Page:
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Did you know? The form of France’s LU biscuits has a hidden message

The buttery biscuits have been a favourite here for a century

The old LU factory in Nantes has a second life as a cultural centre Pic: SerFF79 / Jacky D / Ruediger Ettl / Shutterstock

The LU petit beurre biscuit has long been a coffee time staple in France and includes secret details that would leave Dan Brown drooling.

Created in 1886 by Jean-Romain Lefèvre and his wife Pauline-Isabelle Utile, whose combined initials form the name ‘LU’, the biscuits have remained unchanged throughout their long history.

Mr Lefèvre took control of the Nantes cake-making business in 1846, and chose to copy the successful British model of Cadburys, using industrial methods to mass produce dry biscuits.

The company’s success was in large part due to that of the LU petit beurre biscuit.

Visitors to Nantes will have seen the cryptically named Lieu Unique, an intricately designed former factory turned cultural centre where Mr Lefèvre’s company made the biscuits until 1986.

The 38m tall tower, topped by an Art Nouveau dome adorned with six signs of the zodiac and sculpted eagles, offers an unrivalled view of Nantes city centre.

The arcane symbolism of the tower is also present on the biscuits, whose design, according to the manufacturer, is “an allegory for time”.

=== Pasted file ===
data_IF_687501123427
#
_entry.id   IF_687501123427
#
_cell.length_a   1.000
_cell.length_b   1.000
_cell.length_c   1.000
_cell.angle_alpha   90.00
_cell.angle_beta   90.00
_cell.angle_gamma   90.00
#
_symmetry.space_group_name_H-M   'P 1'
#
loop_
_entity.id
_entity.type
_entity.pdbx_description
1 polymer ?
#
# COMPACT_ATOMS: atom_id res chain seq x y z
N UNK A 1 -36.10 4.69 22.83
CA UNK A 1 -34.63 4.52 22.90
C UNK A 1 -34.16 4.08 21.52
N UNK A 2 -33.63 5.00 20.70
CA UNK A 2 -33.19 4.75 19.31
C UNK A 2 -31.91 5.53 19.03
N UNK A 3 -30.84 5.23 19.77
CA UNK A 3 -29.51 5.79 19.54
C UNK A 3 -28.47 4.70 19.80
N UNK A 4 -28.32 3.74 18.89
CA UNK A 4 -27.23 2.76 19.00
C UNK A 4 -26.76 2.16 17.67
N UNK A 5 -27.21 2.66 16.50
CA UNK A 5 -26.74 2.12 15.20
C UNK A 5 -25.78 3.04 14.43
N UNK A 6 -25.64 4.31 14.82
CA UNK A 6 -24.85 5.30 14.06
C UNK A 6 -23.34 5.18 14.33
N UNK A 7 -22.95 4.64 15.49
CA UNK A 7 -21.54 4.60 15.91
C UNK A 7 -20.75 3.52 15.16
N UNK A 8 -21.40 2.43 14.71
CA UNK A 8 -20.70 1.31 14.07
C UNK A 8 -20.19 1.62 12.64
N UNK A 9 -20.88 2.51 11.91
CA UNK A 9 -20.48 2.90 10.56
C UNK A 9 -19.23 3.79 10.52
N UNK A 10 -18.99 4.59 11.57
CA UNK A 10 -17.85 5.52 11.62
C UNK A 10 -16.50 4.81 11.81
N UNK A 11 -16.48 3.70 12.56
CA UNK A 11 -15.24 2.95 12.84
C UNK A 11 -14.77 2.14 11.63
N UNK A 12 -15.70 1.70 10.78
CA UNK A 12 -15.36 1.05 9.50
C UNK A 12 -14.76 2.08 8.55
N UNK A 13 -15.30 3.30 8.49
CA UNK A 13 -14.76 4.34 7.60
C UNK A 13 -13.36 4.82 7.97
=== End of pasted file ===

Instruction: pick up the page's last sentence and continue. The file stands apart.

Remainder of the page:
The deceptively simple design of the biscuits made of flour, water, butter and sugar includes:

  • 52 bumps representing the weeks of the year
  • 7 centimetres in length for the days of the week 
  • 24 holes for the hours of the day
  • The initials LU, for Mr Lefèvre and his wife 

However, the success of Mr Lefèvre’s buttery biscuits would suggest they are not used like primitive clocks and nibbled at a rate of one bite an hour, but are eaten rather more quickly… 

By 1900, the LU petit beurre was already renowned, winning the grand prize for biscuits at the Paris Universal Exposition, and is still regularly cited as one of France’s favourites.

Each year LU produces one billion of them, equal to 9,000 tonnes.

The Lefèvre-Utile family remained in control of the company until the 1960s, when it merged with six other brands. 

Today the LU brand is owned by the multinational Mondelez International (formerly Kraft Foods Group).

Yet the monument to time remains, both for people who pass by the facade of the Lieu Unique tower, and for those who continue to enjoy the biscuit.

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